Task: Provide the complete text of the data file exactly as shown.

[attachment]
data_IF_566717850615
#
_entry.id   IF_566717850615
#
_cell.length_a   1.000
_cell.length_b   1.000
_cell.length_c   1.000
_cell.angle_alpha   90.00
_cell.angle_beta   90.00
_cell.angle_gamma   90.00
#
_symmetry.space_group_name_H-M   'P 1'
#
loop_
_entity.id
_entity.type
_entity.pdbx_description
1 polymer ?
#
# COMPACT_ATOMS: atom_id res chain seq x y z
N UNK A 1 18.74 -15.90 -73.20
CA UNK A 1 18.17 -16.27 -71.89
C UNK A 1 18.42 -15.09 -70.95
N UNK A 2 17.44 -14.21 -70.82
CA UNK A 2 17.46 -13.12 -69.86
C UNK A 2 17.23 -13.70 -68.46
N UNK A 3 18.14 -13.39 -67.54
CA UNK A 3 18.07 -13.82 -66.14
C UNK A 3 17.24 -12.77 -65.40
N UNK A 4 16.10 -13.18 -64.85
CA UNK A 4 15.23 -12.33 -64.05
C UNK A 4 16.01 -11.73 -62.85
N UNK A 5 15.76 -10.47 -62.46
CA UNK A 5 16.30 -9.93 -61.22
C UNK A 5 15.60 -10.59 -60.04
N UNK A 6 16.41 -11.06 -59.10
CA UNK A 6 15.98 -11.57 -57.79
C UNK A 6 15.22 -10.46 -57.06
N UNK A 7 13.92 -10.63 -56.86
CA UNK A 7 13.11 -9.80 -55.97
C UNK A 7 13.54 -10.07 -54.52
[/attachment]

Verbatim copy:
data_IF_566717850615
#
_entry.id   IF_566717850615
#
_cell.length_a   1.000
_cell.length_b   1.000
_cell.length_c   1.000
_cell.angle_alpha   90.00
_cell.angle_beta   90.00
_cell.angle_gamma   90.00
#
_symmetry.space_group_name_H-M   'P 1'
#
loop_
_entity.id
_entity.type
_entity.pdbx_description
1 polymer ?
#
# COMPACT_ATOMS: atom_id res chain seq x y z
N UNK A 1 18.74 -15.90 -73.20
CA UNK A 1 18.17 -16.27 -71.89
C UNK A 1 18.42 -15.09 -70.95
N UNK A 2 17.44 -14.21 -70.82
CA UNK A 2 17.46 -13.12 -69.86
C UNK A 2 17.23 -13.70 -68.46
N UNK A 3 18.14 -13.39 -67.54
CA UNK A 3 18.07 -13.82 -66.14
C UNK A 3 17.24 -12.77 -65.40
N UNK A 4 16.10 -13.18 -64.85
CA UNK A 4 15.23 -12.33 -64.05
C UNK A 4 16.01 -11.73 -62.85
N UNK A 5 15.76 -10.47 -62.46
CA UNK A 5 16.30 -9.93 -61.22
C UNK A 5 15.60 -10.59 -60.04
N UNK A 6 16.41 -11.06 -59.10
CA UNK A 6 15.98 -11.57 -57.79
C UNK A 6 15.22 -10.46 -57.06
N UNK A 7 13.92 -10.63 -56.86
CA UNK A 7 13.11 -9.80 -55.97
C UNK A 7 13.54 -10.07 -54.52